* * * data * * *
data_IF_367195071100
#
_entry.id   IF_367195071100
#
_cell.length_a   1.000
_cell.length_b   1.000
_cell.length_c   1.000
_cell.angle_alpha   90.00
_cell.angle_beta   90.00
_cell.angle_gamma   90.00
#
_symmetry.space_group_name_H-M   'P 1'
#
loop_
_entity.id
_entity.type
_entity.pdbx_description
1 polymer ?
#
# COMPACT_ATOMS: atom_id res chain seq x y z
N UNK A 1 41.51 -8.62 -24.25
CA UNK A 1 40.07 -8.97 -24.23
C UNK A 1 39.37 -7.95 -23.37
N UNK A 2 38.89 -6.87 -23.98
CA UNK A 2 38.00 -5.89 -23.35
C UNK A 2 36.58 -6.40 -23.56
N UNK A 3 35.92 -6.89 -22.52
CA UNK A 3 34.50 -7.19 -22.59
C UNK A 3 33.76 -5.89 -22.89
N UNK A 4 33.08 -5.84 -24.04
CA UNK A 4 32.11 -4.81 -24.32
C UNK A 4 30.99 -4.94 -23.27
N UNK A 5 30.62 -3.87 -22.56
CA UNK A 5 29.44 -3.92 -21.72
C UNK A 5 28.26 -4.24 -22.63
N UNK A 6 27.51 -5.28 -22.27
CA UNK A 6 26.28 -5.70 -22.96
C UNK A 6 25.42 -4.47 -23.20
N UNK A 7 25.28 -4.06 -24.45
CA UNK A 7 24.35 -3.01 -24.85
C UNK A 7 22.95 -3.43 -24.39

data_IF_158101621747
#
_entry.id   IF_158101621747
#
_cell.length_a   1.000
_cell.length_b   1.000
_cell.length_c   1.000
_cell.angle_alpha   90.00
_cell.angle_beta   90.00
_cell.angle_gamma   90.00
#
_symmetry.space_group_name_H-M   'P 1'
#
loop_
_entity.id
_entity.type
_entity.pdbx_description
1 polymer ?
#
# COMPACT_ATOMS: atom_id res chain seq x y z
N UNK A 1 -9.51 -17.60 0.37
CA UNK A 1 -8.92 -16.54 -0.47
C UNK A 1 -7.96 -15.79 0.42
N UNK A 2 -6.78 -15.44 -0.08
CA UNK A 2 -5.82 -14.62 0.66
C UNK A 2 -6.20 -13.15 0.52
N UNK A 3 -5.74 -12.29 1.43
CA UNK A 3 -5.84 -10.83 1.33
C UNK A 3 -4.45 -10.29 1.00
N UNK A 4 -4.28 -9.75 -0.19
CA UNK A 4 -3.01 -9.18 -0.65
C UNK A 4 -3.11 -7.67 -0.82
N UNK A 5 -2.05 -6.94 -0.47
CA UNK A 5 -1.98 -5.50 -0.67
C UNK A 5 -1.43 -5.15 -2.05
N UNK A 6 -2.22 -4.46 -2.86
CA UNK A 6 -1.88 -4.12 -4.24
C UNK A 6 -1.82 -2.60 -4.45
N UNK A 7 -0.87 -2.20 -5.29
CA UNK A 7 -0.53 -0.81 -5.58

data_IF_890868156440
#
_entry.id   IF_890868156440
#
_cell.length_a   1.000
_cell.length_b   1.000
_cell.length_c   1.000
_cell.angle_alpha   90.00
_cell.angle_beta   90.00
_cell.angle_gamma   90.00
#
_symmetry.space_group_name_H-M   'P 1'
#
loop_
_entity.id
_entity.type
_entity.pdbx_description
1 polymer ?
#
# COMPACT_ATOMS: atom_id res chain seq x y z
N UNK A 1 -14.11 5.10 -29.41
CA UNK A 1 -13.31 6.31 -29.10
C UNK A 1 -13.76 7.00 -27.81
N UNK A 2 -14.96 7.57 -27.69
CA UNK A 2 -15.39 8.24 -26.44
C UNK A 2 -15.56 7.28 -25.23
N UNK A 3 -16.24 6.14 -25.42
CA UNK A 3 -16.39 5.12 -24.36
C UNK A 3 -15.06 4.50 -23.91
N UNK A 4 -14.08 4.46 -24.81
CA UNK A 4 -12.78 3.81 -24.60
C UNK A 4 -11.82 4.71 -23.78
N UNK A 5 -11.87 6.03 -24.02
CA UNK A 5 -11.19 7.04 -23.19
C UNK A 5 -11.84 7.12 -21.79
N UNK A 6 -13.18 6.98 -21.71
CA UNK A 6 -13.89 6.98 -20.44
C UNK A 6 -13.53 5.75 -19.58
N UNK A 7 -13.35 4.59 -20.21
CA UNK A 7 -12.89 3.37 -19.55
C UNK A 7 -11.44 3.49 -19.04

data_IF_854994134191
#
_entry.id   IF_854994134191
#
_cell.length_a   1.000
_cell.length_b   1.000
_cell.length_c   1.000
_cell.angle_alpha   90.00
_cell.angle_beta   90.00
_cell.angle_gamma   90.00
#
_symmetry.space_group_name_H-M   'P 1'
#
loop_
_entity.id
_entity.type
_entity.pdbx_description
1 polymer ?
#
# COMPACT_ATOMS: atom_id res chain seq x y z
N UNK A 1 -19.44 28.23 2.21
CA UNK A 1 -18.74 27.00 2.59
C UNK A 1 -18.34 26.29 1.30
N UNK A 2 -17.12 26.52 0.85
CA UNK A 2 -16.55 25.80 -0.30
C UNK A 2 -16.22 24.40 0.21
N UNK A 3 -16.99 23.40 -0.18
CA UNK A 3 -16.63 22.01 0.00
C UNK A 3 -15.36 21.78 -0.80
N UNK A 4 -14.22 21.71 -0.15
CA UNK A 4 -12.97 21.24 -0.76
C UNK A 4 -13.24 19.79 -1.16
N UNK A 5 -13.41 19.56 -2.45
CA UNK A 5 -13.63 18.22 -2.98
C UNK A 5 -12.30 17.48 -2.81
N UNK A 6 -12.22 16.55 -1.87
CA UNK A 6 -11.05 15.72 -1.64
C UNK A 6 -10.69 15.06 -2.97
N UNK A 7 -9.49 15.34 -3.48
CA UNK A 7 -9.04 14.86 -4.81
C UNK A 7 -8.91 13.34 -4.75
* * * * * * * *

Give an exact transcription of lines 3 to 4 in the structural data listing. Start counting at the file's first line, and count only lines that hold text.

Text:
_entry.id   IF_367195071100
#